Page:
Barrick: Thornton takes control April, former De Beers exec becomes COO
Gold mining giant Barrick (TSX, NYSE:ABX) board has chosen John Thornton, 59, to be the new leader of the world’s largest gold miner as founder Peter Munk plans to end his long career at the helm of the company.
Thornton will take over at the company's annual general meeting scheduled for April. The two departing directors are former prime minister Brian Mulroney and Howard Beck.
Former Canadian prime minister Brian Mulroney and Howard Beck are to step down from the board while Ned Goodman of Dundee Corp., Nancy Lockhart of Frum Development Group, former University of Toronto president David Naylor and Ernie Thrasher, CEO of Xcoal Energy & Resources have been appointed.
In a statement the gold giant said James Gowans, the former CEO of diamond giant De Beers' Canada unit takes up the position of chief operating officer in January.
John Ing, president of Maison Placements in Toronto, said both Goodman and new COO Gowans bring welcome mining experience.
"The addition of Gowans as a COO harkens back to when they had Bob Smith and his team," he said, referring to Barrick's legendary president from 1987 to 1996, who helped build the miner into a global powerhouse.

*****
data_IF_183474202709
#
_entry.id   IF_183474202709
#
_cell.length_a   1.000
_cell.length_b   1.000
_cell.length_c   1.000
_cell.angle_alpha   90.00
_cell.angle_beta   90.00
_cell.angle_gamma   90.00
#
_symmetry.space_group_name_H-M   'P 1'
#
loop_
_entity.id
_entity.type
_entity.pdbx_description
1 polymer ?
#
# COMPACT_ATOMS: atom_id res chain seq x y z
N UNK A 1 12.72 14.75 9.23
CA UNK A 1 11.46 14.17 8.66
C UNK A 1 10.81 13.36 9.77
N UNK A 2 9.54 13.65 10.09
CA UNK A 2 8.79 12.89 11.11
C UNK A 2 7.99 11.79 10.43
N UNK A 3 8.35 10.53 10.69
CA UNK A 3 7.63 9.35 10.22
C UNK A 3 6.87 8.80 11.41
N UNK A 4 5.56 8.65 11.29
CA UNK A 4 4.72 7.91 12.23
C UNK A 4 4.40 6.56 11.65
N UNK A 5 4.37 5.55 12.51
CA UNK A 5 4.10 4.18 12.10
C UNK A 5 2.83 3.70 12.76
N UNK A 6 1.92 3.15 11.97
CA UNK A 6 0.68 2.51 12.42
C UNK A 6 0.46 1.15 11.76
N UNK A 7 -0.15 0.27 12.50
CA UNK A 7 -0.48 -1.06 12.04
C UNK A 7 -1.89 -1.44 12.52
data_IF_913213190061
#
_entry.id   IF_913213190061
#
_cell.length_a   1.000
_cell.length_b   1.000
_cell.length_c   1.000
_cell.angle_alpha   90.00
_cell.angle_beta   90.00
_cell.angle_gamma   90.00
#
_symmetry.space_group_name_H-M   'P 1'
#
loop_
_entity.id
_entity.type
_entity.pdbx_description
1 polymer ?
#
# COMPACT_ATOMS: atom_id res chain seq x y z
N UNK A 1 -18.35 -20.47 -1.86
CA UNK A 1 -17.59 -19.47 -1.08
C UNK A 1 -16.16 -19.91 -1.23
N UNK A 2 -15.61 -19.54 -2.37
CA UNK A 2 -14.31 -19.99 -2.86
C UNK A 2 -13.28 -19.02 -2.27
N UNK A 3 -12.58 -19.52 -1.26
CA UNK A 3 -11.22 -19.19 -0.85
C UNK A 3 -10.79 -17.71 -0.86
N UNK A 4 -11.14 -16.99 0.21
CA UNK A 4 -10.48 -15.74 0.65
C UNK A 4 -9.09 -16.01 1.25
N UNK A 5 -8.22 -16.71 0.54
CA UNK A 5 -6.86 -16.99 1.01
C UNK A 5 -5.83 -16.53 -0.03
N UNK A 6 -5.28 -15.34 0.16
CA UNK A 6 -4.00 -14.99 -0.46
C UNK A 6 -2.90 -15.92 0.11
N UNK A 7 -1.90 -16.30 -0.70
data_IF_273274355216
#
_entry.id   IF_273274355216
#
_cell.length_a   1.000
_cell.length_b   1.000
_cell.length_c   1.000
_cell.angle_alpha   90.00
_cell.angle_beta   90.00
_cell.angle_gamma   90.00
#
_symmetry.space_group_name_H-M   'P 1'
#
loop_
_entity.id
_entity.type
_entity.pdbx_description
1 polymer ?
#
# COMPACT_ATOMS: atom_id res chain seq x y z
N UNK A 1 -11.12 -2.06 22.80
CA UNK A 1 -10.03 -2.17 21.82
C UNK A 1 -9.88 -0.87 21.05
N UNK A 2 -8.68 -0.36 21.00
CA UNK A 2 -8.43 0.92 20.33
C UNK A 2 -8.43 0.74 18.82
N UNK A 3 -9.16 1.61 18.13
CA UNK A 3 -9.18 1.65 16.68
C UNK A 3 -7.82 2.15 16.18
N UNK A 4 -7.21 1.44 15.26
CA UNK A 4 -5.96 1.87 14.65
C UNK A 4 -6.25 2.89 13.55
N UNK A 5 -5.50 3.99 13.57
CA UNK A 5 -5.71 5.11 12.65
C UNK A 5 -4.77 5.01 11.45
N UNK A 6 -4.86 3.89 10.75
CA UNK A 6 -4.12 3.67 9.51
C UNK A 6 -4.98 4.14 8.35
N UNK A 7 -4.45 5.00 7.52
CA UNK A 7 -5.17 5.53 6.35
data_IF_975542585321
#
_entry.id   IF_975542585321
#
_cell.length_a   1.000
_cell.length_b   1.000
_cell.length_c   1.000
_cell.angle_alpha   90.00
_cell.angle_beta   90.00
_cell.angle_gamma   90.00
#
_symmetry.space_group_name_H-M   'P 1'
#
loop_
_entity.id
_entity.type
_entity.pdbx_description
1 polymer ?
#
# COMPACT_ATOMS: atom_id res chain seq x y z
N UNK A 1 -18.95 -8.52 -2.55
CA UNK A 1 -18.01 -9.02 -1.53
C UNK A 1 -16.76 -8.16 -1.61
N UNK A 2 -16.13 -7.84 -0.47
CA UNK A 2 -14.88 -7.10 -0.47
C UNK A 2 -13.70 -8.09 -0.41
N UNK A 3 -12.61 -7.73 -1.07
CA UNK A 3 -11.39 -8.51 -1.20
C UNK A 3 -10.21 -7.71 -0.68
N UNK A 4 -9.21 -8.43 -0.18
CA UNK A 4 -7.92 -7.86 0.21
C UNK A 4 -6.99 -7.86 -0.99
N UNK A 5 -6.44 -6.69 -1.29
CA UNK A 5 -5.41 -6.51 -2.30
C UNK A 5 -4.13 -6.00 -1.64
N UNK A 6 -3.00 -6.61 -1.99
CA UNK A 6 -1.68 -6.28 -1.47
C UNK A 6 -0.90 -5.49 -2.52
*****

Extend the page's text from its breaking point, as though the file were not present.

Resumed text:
Despite having limited mining experience, Thornton brings to Barrick a significant contacts portfolio he built up in his days at Goldman Sachs Group from 1980 until 2003.
Not only did he become president of the global investment bank dealing with several Chinese firms, but he also helped start up a business leadership program at Beijing’s Tsinghua University and sits on the board of China Unicom, the country’s second-biggest cell-phone carrier.
The executive has also been a professor at Washington’s Brookings Institution, where a China-focused research centre bears his name and is also a member of China Investment Corp.’s international advisory board.
With that background, it seems logical to think that Thornton may try to get a helping hand from China —perhaps as a joint-venture partner— for some of the company’s projects, since the Asian country is the world’s largest consumer of the precious metal.
The leadership change at the Toronto-based miner comes at the end of a difficult year for the company. This year alone Barrick has lost 45% of its market value, with debt levels soaring due to low gold prices, rising operating expenses and a cost blowout at its $8.5 billion Pascua Lama project in the Chile-Argentina border.
The firm has faced pressure since before its annual meeting earlier this year, when shareholders voted against a largely symbolic executive pay resolution.
Since then, Barrick has been working on improvements to its corporate governance, with analysts saying that Thornton has what it takes to change the company’s direction.
In fact, the US-born businessman is expected to bring even more changes, as he has made clear he is quite open to rethink the entire business, which may involve acquiring mining assets in other commodities, such as copper.
Image from a Brookings Institution video.